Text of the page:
That’s it. From now on, I’m printing out my pictures, even if they just end up sitting in a box collecting dust. That’s the way our parents did it, and it worked just fine, right?
Like everyone else in the world, I have thousands and thousands of digitally stored photos. And because I’m a mother, I actually have about a billion times more than several thousand photos. I have about a trillion. Approximately. Anyway, I printed a handful featuring my daughter from when we brought her home from the hospital so that I could finish up her baby book. And then I hit the brakes with photo printing. But since storing pictures and videos electronically became “how we do it”, I pretty much relied on and had faith that all of my precious memories were safe and secure, tucked in and snuggled up on my computer. Until one day my husband suggested that we back it all up. Great idea. I’d be devastated if we lost all of those images of our daughter taking her first bites of sweet potato or snuggling with our dog (now in dog heaven).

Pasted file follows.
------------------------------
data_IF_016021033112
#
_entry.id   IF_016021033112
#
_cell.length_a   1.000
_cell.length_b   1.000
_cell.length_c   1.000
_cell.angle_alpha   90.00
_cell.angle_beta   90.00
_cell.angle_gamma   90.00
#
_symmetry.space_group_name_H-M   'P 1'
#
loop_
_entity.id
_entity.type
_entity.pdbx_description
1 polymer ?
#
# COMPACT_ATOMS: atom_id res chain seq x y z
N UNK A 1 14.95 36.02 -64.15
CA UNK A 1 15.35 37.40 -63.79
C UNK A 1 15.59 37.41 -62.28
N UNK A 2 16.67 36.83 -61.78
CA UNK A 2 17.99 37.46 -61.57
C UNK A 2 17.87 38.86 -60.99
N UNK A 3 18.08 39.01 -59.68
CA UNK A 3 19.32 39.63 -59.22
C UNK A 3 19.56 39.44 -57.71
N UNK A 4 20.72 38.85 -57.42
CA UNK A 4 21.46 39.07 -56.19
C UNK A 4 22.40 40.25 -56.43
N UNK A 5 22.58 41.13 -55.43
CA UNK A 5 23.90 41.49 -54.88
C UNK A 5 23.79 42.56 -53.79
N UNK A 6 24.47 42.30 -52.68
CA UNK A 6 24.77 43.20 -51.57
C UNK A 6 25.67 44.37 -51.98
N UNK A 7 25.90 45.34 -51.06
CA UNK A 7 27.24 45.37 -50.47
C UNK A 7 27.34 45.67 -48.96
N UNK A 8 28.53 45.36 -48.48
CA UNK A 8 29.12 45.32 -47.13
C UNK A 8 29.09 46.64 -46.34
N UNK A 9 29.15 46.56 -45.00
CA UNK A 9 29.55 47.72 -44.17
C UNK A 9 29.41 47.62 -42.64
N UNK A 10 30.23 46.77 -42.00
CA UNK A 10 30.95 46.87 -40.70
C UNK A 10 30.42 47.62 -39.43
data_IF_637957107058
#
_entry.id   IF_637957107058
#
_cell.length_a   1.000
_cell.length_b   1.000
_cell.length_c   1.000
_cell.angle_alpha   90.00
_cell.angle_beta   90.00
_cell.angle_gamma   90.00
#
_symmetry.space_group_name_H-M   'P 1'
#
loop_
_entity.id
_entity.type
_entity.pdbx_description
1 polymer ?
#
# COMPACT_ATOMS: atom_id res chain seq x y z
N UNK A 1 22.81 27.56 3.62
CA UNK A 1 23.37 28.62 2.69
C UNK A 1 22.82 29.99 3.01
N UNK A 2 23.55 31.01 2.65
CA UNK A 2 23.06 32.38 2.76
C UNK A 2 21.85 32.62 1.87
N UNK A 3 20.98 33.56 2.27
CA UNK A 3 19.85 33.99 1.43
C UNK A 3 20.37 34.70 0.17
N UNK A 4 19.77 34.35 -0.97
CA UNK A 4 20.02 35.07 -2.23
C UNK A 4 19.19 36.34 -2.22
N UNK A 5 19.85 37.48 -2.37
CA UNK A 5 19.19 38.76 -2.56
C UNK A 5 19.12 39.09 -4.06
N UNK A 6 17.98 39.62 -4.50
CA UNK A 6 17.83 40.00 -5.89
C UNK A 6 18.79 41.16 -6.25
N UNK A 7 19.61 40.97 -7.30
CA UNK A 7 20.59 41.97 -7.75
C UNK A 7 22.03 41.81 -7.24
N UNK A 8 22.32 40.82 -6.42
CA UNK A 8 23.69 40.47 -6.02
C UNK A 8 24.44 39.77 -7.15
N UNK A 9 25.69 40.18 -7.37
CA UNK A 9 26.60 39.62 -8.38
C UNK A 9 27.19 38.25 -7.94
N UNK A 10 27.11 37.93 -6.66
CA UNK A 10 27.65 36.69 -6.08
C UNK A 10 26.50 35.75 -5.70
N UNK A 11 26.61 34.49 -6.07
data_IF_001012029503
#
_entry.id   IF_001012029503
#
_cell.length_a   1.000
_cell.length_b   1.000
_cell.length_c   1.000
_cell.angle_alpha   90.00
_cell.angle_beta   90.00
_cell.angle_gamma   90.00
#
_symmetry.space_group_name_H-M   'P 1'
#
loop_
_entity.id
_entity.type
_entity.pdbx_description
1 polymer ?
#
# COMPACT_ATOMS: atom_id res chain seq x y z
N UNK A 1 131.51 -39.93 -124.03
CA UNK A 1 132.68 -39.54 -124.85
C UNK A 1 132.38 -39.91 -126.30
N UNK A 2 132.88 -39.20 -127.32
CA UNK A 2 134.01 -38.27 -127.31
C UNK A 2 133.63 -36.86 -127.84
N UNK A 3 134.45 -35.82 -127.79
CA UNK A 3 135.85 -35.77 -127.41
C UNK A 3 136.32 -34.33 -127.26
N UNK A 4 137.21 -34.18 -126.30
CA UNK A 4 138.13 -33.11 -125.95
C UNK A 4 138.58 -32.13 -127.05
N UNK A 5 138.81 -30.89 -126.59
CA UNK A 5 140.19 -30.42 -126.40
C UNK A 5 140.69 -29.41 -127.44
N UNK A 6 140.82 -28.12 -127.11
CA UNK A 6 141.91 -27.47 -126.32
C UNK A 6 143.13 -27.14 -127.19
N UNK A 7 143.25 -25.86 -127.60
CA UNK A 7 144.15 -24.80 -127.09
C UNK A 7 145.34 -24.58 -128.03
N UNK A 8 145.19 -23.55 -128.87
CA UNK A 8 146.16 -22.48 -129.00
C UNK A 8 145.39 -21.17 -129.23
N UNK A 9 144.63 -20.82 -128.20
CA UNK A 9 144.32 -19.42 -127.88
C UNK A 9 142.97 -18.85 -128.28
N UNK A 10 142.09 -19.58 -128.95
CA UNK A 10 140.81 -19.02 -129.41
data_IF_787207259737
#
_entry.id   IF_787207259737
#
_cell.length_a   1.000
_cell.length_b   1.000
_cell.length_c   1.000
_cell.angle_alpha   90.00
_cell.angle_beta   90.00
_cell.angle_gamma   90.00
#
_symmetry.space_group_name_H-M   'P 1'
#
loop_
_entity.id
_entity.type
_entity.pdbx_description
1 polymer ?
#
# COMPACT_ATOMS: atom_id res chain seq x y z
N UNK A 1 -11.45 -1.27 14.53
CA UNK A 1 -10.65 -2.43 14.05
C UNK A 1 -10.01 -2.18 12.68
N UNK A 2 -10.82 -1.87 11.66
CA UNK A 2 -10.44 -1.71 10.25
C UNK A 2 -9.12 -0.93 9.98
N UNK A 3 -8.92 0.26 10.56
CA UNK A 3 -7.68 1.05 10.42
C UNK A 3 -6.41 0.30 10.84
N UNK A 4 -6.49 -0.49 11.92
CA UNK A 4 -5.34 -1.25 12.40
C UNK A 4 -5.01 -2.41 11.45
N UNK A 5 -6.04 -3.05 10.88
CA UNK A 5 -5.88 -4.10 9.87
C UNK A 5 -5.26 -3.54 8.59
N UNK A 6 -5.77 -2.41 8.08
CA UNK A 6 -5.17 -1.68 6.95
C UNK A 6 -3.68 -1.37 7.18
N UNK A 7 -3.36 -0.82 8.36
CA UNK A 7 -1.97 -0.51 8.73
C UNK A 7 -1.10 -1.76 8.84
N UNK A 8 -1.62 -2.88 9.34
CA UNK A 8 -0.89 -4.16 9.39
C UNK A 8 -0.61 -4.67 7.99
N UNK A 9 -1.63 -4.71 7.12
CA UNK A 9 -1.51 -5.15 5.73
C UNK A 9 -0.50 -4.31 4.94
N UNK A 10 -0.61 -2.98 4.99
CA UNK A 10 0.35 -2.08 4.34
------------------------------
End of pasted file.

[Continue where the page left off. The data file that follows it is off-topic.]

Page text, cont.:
So we backed it all up on a hard drive. And then my computer crashed. Well, freakin phew for that external hard drive! Now I could continue to dream about the day when I would string those 35,000 videos together to make a 165 hour long movie of my daughter’s first 3 years of life. And I could still feel all warm and cozy about the fact that years and years of my life were still neatly filed away by month and year. (I keep my shit organized, yo.)
And then, my husband said, “Hey, Tara? Did you drop the hard drive or anything?”
Oh, hell no.
“Because it’s not working.” And then I had a heart attack and died.
Phone calls to tech support and various software downloads later, and no luck. And I don’t even like to think about it. I’ve left it to my husband to figure out because A) he’s much more tech savvy than I and B) that I-don’t-even-like-to-think-about-it thing.
Moral of the story: backup your backup. And print out those photos like our parents did waaaaay way back in the 70s and 80s. Even if that means storing them in a shoebox.